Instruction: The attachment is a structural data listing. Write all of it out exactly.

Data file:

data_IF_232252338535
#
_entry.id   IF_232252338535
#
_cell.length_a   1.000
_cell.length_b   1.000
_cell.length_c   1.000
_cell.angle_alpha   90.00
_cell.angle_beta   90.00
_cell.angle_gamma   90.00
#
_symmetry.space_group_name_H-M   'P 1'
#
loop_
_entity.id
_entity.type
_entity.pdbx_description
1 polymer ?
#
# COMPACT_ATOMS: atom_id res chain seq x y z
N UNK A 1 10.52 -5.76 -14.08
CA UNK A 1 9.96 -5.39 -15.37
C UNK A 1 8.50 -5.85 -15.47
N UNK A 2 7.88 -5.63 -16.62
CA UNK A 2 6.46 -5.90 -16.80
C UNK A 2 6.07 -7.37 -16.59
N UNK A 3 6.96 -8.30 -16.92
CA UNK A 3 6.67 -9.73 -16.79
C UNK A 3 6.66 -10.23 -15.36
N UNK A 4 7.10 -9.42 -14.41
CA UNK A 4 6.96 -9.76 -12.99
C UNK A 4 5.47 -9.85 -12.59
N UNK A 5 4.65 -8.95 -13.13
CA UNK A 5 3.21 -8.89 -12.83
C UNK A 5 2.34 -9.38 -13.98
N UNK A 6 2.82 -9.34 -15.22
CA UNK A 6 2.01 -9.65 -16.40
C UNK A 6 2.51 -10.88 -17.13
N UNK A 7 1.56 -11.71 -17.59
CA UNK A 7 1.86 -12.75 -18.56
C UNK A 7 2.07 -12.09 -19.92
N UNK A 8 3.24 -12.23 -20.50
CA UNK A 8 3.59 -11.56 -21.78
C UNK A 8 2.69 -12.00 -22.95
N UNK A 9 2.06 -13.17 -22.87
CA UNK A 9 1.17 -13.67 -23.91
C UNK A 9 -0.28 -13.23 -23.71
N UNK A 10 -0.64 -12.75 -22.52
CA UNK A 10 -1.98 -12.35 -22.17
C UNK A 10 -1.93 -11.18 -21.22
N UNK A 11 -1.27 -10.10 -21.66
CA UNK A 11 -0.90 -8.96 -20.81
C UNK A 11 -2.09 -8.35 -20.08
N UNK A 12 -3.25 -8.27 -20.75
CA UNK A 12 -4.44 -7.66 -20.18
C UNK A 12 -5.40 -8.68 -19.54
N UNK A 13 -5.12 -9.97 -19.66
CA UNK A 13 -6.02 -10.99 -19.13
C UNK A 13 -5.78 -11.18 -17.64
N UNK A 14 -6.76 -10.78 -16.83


data_IF_232252338535
#
_entry.id   IF_232252338535
#
_cell.length_a   1.000
_cell.length_b   1.000
_cell.length_c   1.000
_cell.angle_alpha   90.00
_cell.angle_beta   90.00
_cell.angle_gamma   90.00
#
_symmetry.space_group_name_H-M   'P 1'
#
loop_
_entity.id
_entity.type
_entity.pdbx_description
1 polymer ?
#
# COMPACT_ATOMS: atom_id res chain seq x y z
N UNK A 1 10.52 -5.76 -14.08
CA UNK A 1 9.96 -5.39 -15.37
C UNK A 1 8.50 -5.85 -15.47
N UNK A 2 7.88 -5.63 -16.62
CA UNK A 2 6.46 -5.90 -16.80
C UNK A 2 6.07 -7.37 -16.59
N UNK A 3 6.96 -8.30 -16.92
CA UNK A 3 6.67 -9.73 -16.79
C UNK A 3 6.66 -10.23 -15.36
N UNK A 4 7.10 -9.42 -14.41
CA UNK A 4 6.96 -9.76 -12.99
C UNK A 4 5.47 -9.85 -12.59
N UNK A 5 4.65 -8.95 -13.13
CA UNK A 5 3.21 -8.89 -12.83
C UNK A 5 2.34 -9.38 -13.98
N UNK A 6 2.82 -9.34 -15.22
CA UNK A 6 2.01 -9.65 -16.40
C UNK A 6 2.51 -10.88 -17.13
N UNK A 7 1.56 -11.71 -17.59
CA UNK A 7 1.86 -12.75 -18.56
C UNK A 7 2.07 -12.09 -19.92
N UNK A 8 3.24 -12.23 -20.50
CA UNK A 8 3.59 -11.56 -21.78
C UNK A 8 2.69 -12.00 -22.95
N UNK A 9 2.06 -13.17 -22.87
CA UNK A 9 1.17 -13.67 -23.91
C UNK A 9 -0.28 -13.23 -23.71
N UNK A 10 -0.64 -12.75 -22.52
CA UNK A 10 -1.98 -12.35 -22.17
C UNK A 10 -1.93 -11.18 -21.22
N UNK A 11 -1.27 -10.10 -21.66
CA UNK A 11 -0.90 -8.96 -20.81
C UNK A 11 -2.09 -8.35 -20.08
N UNK A 12 -3.25 -8.27 -20.75
CA UNK A 12 -4.44 -7.66 -20.18
C UNK A 12 -5.40 -8.68 -19.54
N UNK A 13 -5.12 -9.97 -19.66
CA UNK A 13 -6.02 -10.99 -19.13
C UNK A 13 -5.78 -11.18 -17.64
N UNK A 14 -6.76 -10.78 -16.83